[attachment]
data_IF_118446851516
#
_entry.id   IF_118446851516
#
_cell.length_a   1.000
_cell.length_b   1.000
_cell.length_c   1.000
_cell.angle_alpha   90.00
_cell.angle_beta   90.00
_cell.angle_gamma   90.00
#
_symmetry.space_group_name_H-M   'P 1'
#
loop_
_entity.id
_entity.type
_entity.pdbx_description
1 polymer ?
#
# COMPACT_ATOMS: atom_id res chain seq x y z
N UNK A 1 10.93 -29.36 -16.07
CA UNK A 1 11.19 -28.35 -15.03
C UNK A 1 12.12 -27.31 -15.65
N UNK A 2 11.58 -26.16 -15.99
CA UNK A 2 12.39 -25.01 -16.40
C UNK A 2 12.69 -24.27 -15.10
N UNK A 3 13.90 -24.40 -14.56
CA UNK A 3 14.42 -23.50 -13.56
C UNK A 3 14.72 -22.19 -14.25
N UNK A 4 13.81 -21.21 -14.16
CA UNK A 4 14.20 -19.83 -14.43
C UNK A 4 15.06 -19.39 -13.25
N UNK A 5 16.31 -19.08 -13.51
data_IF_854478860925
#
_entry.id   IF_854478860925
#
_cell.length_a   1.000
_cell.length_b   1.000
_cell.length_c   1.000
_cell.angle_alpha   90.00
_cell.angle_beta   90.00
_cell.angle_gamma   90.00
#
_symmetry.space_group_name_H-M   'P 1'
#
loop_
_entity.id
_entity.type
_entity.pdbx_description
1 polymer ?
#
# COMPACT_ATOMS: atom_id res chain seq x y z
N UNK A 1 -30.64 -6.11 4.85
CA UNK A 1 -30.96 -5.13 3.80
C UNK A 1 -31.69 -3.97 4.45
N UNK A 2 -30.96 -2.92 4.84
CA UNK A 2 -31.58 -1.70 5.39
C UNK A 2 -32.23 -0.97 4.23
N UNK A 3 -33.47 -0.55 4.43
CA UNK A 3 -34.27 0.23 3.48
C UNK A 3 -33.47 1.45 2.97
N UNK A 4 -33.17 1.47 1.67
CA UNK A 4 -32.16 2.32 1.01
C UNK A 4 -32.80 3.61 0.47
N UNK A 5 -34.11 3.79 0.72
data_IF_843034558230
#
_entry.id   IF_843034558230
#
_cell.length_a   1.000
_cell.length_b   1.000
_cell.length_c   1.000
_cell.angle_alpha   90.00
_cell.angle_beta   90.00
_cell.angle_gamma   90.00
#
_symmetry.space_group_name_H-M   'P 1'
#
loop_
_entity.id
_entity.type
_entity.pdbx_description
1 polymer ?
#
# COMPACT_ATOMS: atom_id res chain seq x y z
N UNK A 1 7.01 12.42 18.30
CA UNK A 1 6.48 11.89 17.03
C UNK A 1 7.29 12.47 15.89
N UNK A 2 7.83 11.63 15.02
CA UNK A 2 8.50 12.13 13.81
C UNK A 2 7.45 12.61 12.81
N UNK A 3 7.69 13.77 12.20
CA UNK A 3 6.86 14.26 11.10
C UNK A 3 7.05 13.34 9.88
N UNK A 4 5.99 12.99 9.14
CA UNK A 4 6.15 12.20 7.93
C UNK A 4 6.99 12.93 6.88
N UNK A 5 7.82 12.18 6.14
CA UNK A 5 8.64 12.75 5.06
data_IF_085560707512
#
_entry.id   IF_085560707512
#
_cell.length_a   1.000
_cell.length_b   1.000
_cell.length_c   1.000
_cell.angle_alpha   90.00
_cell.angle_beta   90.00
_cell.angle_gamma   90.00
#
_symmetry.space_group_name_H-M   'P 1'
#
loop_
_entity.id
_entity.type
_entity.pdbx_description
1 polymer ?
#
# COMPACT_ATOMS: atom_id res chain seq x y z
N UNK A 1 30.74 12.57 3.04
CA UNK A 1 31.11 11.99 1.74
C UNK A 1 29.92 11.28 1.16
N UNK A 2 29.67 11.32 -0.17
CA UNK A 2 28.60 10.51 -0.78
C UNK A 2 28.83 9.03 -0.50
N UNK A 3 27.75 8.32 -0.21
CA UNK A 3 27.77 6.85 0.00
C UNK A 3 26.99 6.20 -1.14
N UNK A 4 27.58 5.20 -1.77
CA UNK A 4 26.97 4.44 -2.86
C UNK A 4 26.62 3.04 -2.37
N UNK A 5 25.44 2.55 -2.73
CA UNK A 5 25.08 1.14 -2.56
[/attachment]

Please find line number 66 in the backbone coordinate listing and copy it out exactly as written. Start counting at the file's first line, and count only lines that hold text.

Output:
N UNK A 5 -34.11 3.79 0.72